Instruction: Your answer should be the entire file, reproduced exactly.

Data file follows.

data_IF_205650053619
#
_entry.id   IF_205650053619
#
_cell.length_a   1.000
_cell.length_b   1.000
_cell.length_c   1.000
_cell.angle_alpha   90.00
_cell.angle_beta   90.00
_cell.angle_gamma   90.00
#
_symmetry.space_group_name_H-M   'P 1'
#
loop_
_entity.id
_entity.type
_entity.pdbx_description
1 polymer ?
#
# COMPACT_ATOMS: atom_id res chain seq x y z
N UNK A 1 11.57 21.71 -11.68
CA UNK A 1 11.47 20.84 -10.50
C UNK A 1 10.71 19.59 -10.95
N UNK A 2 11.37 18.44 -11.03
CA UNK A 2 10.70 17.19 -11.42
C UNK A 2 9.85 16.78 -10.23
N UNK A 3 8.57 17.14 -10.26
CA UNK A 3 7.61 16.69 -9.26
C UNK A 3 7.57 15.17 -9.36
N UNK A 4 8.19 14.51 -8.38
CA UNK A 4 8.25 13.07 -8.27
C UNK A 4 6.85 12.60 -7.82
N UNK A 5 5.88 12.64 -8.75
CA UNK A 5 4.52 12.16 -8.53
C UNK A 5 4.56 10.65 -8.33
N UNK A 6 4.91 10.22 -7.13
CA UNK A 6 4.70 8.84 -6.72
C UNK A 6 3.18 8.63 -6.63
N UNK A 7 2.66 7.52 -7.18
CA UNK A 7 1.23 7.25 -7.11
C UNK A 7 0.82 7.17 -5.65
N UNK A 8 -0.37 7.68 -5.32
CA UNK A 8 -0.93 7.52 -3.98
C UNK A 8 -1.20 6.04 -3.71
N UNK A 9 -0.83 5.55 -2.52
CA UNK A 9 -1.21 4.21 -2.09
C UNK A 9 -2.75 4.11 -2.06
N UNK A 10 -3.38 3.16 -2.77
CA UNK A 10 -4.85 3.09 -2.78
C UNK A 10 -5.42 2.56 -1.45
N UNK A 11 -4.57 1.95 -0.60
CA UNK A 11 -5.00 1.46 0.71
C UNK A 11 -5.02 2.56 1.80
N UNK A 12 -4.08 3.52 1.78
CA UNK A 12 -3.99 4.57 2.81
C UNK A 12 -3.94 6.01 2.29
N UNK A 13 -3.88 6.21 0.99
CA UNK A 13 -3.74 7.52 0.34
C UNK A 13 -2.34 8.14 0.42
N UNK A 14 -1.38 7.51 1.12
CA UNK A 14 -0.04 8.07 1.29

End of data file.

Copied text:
data_IF_205650053619
#
_entry.id   IF_205650053619
#
_cell.length_a   1.000
_cell.length_b   1.000
_cell.length_c   1.000
_cell.angle_alpha   90.00
_cell.angle_beta   90.00
_cell.angle_gamma   90.00
#
_symmetry.space_group_name_H-M   'P 1'
#
loop_
_entity.id
_entity.type
_entity.pdbx_description
1 polymer ?
#
# COMPACT_ATOMS: atom_id res chain seq x y z
N UNK A 1 11.57 21.71 -11.68
CA UNK A 1 11.47 20.84 -10.50
C UNK A 1 10.71 19.59 -10.95
N UNK A 2 11.37 18.44 -11.03
CA UNK A 2 10.70 17.19 -11.42
C UNK A 2 9.85 16.78 -10.23
N UNK A 3 8.57 17.14 -10.26
CA UNK A 3 7.61 16.69 -9.26
C UNK A 3 7.57 15.17 -9.36
N UNK A 4 8.19 14.51 -8.38
CA UNK A 4 8.25 13.07 -8.27
C UNK A 4 6.85 12.60 -7.82
N UNK A 5 5.88 12.64 -8.75
CA UNK A 5 4.52 12.16 -8.53
C UNK A 5 4.56 10.65 -8.33
N UNK A 6 4.91 10.22 -7.13
CA UNK A 6 4.70 8.84 -6.72
C UNK A 6 3.18 8.63 -6.63
N UNK A 7 2.66 7.52 -7.18
CA UNK A 7 1.23 7.25 -7.11
C UNK A 7 0.82 7.17 -5.65
N UNK A 8 -0.37 7.68 -5.32
CA UNK A 8 -0.93 7.52 -3.98
C UNK A 8 -1.20 6.04 -3.71
N UNK A 9 -0.83 5.55 -2.52
CA UNK A 9 -1.21 4.21 -2.09
C UNK A 9 -2.75 4.11 -2.06
N UNK A 10 -3.38 3.16 -2.77
CA UNK A 10 -4.85 3.09 -2.78
C UNK A 10 -5.42 2.56 -1.45
N UNK A 11 -4.57 1.95 -0.60
CA UNK A 11 -5.00 1.46 0.71
C UNK A 11 -5.02 2.56 1.80
N UNK A 12 -4.08 3.52 1.78
CA UNK A 12 -3.99 4.57 2.81
C UNK A 12 -3.94 6.01 2.29
N UNK A 13 -3.88 6.21 0.99
CA UNK A 13 -3.74 7.52 0.34
C UNK A 13 -2.34 8.14 0.42
N UNK A 14 -1.38 7.51 1.12
CA UNK A 14 -0.04 8.07 1.29